The fact that fish have become valuable to mosquito control was recognized in the late 19th century. In 1905 mosquitofish were transported from their native environment to New Jersey and Hawaii and also to California in 1922. By 1923, 25 hatcheries had been established in our state and mosquitofish were made available to counties for anti-malarial mosquito control work.
Mosquitofish will eat whatever food is available to them. They consume both plant and animal life. They are also surface feeders and are attracted to motion, much like a cat is. Studies have shown that a single mosquitofish can eat up to 50 mosquito larvae in a 30 minute period and a maximum of 168 in an eight hour period.
Mosquitofish are live bearers. They can give birth to just a few fry on up to a couple of hundred baby fish. This process can reoccur 3-5 times during a season, typically in the warmer months. Some female mosquitofish born early in a reproductive season may themselves produce 1 or 2 broods of fish that same season. So a mosquitofish population in a particular environment can radically increase its population in a short period of time.
Mosquitofish are currently the best choice for mosquito larvae control in our area. There are other species of larvae-eating fish, however mosquitofish not only tolerate poor environments, but they can proliferate. Mosquitofish will survive in highly organic water. They do well in sewer ponds and other waters high in particulates and contaminants. They are able to survive in waters with low levels of dissolved oxygen where other fish species will suffocate. They have an extremely wide range of tolerance to temperature variation. Mosquitofish stocks in Utah have been documented to have survived water temperatures as low as 32.9°F. In Arizona the fish have been observed living in hot springs with temperatures in excess of 107°F. Also, mosquitofish are used in brackish waters.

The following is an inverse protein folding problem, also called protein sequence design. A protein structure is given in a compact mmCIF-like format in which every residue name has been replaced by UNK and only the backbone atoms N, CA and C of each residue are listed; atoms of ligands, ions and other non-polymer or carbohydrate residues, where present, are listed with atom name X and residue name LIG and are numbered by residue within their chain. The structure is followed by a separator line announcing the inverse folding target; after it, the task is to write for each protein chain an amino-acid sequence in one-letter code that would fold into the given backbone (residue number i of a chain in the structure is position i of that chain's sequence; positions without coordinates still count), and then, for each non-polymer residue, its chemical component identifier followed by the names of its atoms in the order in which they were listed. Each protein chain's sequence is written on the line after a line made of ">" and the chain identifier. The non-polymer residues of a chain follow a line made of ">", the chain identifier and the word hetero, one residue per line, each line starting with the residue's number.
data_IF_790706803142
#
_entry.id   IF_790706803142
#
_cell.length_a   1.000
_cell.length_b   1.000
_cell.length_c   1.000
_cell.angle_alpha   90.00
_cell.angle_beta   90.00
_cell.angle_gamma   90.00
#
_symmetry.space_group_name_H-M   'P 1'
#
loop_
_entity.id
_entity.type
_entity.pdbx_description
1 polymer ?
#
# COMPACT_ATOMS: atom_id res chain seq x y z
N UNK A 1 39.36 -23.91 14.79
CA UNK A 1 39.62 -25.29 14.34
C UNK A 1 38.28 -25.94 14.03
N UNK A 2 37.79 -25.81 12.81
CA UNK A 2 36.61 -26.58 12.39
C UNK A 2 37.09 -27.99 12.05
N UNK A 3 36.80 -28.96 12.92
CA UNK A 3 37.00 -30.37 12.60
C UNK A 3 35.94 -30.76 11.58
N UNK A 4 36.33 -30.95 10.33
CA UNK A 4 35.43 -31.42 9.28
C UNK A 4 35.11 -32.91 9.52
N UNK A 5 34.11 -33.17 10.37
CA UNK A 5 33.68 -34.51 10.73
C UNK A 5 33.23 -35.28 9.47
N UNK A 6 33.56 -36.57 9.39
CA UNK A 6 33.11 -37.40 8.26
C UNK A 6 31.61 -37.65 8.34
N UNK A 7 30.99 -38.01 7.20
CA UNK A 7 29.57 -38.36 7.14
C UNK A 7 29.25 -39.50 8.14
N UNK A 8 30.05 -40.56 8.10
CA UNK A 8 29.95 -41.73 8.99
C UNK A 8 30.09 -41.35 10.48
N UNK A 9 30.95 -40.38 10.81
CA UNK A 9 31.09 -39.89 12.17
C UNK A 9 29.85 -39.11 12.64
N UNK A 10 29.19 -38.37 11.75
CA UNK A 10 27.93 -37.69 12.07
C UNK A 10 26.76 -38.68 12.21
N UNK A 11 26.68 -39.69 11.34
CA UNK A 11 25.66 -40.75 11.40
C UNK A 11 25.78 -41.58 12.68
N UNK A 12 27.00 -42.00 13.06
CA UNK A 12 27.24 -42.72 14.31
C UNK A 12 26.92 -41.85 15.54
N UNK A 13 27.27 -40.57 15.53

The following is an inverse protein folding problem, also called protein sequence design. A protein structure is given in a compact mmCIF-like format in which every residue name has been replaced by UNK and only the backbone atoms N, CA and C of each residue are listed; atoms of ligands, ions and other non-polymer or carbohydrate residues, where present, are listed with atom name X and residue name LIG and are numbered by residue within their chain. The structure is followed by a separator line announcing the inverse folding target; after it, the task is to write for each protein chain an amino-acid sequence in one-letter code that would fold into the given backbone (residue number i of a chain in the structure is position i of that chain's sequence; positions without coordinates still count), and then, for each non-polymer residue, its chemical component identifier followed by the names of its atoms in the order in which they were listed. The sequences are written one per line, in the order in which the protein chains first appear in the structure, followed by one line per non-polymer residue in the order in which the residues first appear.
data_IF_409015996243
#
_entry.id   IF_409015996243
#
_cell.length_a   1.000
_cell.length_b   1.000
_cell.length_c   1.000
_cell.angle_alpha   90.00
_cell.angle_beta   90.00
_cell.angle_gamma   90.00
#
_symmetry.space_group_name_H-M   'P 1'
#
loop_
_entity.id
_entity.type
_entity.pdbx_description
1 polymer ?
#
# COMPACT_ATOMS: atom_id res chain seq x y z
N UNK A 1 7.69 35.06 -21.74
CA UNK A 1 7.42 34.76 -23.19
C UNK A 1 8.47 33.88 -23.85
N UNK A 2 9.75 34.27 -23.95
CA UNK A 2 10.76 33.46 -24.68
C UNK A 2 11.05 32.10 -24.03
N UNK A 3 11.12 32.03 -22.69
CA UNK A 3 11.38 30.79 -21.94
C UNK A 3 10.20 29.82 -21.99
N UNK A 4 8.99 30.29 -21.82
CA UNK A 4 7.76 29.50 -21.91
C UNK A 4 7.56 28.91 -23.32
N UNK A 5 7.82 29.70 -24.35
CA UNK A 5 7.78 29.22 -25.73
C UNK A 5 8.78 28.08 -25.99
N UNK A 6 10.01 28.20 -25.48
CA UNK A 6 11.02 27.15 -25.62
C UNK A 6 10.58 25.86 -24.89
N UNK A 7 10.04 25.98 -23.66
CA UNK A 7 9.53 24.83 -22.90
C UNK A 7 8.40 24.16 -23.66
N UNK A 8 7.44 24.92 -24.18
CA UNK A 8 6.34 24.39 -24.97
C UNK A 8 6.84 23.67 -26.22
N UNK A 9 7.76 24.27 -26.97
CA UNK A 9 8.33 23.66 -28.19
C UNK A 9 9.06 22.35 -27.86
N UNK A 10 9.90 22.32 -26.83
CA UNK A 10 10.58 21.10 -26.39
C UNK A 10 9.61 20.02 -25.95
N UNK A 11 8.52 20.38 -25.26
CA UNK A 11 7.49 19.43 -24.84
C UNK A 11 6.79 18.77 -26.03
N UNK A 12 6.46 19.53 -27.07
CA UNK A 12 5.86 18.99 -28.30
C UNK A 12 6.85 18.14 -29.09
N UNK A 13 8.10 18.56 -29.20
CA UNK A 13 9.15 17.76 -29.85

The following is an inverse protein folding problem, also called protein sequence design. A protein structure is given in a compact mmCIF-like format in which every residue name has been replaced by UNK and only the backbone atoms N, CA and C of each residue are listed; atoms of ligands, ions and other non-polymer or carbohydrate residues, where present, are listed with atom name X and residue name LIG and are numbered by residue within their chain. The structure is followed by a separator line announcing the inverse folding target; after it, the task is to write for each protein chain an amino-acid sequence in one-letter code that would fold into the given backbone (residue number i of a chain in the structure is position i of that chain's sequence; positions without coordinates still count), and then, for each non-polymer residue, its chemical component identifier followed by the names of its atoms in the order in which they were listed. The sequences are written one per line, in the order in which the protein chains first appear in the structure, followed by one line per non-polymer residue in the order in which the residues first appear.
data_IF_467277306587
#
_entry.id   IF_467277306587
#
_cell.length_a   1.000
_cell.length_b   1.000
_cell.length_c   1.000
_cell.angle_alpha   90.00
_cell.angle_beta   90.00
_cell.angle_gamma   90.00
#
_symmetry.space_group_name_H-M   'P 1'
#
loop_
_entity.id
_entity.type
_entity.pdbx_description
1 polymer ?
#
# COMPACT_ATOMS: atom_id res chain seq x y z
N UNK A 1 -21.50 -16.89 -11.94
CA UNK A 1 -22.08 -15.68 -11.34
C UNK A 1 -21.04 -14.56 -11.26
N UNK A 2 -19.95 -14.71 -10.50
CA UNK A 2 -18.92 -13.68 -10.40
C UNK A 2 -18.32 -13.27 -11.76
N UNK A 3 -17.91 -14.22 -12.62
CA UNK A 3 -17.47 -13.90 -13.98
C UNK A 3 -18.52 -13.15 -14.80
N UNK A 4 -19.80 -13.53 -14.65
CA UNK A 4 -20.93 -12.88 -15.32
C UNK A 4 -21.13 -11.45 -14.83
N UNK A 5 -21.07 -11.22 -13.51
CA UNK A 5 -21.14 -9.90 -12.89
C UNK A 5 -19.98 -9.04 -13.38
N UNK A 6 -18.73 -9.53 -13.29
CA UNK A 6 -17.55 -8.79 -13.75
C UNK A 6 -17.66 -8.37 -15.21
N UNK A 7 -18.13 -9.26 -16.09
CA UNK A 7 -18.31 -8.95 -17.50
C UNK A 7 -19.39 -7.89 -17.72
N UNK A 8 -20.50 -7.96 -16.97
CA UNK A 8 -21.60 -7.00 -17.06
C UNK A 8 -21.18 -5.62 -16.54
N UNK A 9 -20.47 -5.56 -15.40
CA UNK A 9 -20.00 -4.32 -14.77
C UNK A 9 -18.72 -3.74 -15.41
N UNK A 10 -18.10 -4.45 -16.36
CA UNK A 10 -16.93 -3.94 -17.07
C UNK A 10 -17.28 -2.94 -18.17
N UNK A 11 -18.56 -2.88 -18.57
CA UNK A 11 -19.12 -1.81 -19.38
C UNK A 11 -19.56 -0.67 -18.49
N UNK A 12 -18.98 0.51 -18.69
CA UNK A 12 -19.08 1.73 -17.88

Our district makes use of mosquitofish in thousands of mosquito sources annually. Technicians evaluate a mosquito source based on how long they believe the particular water source will last and if the water source looks as if it will support fish life. Some typical sites where mosquitofish are used include: stock troughs, ditches, ornamental ponds, rice fields, sewage oxidation ponds, barrow pits, sumps, agricultural or irrigation seepage, and other areas where water will produce mosquito larvae for a long period of time.
Mosquitofish are available to residents of the district from April 1st through October 1st each year, free of charge, for stocking mosquito sources. The fish can be picked up at 701 Bogue Road in Yuba City between the hours of 7 AM and 3 PM Monday thru Friday. A small ice chest with a tight fitting lid or a similar container is necessary for transportation. Or give us a call at (530) 674-5456. We may be able to arrange for a technician to deliver fish to your mosquito source when in your area.
As of July 14 the SYMVCD has adopted a MOSQUITOFISH STOCKING POLICY.